Smartlouvre weaves the unique MicroLouvre™ sun and light control metal fabric at its headquarters in the UK, delivering architectural and building performance solutions all over the world.
The fabric was invented in America in the late 1930s by two senior research members of Dow Chemical, and first manufactured in conjunction with the Borg-Warner Corporation, primarily as a sun shading system, then known as KoolShade®.
The product was endorsed by the iconic American Architect Frank Lloyd Wright who said “this is more important than you can realise. Not just windows, but entire walls and sections of buildings could be screened and protected from the sun’s hot rays.’
A legacy in solar shading and window screening systems, the paper-thin louvred metal fabric is unique, multi-functional, and now more than ever, a product of our time.
With our ISO: 9001 2015 certification for quality management, you can be certain that we are committed to delivering the highest product quality and outstanding service.
When tested at Fraunhofer, results confirmed MicroLouvre™ as the most comprehensive solution for Thermal and Visual Comfort in one system.
The Berkeley Lab included MicroLouvre™ in a major research project for PG&E. With MicroLouvre™, daily cooling loads were reduced by 68% on sunny days when compared with dual pane, high performance solar control glass with an internal blind.
The IFC Group have confirmed MicroLouvre™ to be A1/A2-s1,d0 : BS EN 13501 Fire Rating, making it one of very few passive and dynamic external sun and solar heat gain blocking systems compliant for use on high rise buildings.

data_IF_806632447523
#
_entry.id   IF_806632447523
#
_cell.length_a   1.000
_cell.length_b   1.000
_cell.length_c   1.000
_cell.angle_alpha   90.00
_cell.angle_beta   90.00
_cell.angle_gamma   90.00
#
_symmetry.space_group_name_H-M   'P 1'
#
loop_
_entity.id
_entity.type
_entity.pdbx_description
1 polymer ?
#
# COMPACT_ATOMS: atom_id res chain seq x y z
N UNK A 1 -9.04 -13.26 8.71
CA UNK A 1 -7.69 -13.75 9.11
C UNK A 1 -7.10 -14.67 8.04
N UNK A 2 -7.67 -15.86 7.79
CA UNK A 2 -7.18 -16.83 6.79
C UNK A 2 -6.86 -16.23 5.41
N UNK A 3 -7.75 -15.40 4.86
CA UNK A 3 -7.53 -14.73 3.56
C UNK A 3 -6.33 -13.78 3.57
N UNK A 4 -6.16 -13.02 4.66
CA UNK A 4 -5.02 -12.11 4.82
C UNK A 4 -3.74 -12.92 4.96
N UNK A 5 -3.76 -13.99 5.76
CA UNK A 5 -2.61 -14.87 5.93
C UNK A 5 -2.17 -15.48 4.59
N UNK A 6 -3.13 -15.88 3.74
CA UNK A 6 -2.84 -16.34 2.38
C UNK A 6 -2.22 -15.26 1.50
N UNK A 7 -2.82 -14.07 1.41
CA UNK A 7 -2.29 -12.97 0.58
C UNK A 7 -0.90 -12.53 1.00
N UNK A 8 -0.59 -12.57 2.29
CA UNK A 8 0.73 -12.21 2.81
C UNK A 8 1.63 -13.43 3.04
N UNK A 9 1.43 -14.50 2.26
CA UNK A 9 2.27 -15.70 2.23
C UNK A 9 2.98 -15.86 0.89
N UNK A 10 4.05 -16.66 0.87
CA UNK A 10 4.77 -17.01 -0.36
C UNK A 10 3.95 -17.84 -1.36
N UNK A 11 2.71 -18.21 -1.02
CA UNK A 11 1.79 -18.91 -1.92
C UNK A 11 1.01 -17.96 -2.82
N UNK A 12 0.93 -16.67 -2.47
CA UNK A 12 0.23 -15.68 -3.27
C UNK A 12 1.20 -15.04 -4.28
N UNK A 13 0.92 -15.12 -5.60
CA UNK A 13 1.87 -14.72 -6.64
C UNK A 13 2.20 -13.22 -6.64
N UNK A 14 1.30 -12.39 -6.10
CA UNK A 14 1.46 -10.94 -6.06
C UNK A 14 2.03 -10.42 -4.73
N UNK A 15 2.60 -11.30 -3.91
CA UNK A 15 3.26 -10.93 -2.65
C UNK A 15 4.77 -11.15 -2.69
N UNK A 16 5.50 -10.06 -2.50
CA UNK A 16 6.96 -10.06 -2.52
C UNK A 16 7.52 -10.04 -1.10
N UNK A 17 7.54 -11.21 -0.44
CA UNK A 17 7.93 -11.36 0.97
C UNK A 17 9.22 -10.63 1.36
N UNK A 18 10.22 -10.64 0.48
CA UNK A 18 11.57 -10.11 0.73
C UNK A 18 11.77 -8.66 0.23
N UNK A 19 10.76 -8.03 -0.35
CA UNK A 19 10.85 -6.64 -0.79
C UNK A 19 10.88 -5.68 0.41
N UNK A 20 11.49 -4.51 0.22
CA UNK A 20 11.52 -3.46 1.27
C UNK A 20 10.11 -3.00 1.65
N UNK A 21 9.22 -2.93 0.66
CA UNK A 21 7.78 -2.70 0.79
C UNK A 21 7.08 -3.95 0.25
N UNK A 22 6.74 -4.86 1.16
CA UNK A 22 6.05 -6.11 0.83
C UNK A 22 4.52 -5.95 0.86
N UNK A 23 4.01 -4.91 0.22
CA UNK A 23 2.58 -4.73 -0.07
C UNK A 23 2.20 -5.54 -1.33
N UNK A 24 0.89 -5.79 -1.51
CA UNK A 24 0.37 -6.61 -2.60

Building Research Establishment (BRE) wind tunnel tested MicroLouvre™ screens from different angles and proved it to be indestructible at winds exceeding 100mph/160 kph/46 metres per second.
Smartlouvre Technology Limited is an ISO: 9001 2015 Accredited Quality Management company.
MicroLouvre™ has been extensively modelled using computational fluid dynamics (CFD) in SimScale.
Download and read all our credentials and certifications from our resource centre.
Lighting designers realised their ambition for this historic piece of architecture, using MicroLouvre™ fabric to neutralise the glare from the in-ground luminaires.
Dynamic solar shading by its nature presents the most risk of faults occurring. Moving parts, motors and reactive functions can be costly to repair or replace and warranties are typically short and limited.
Manual solar shading brings the increased risk of human intervention and misuse, especially those that are internal.
MicroLouvre screens are fixed to the building facade, window frame, mullions or direct to glass. They are light and quick and easy to install. They do not need to be removed for maintenance or window cleaning. Glass can be cleaned through screens (by simple pressure wash). For those buildings that better suit the option of moveable/removable screens, we offer a number of simple engineered solutions including simple lift in/out options or screens fitted in channels to slide in/out of position.
Dynamic solar shading uses technology to automate and control external and/or internal solar shading by means of an intelligent building control system.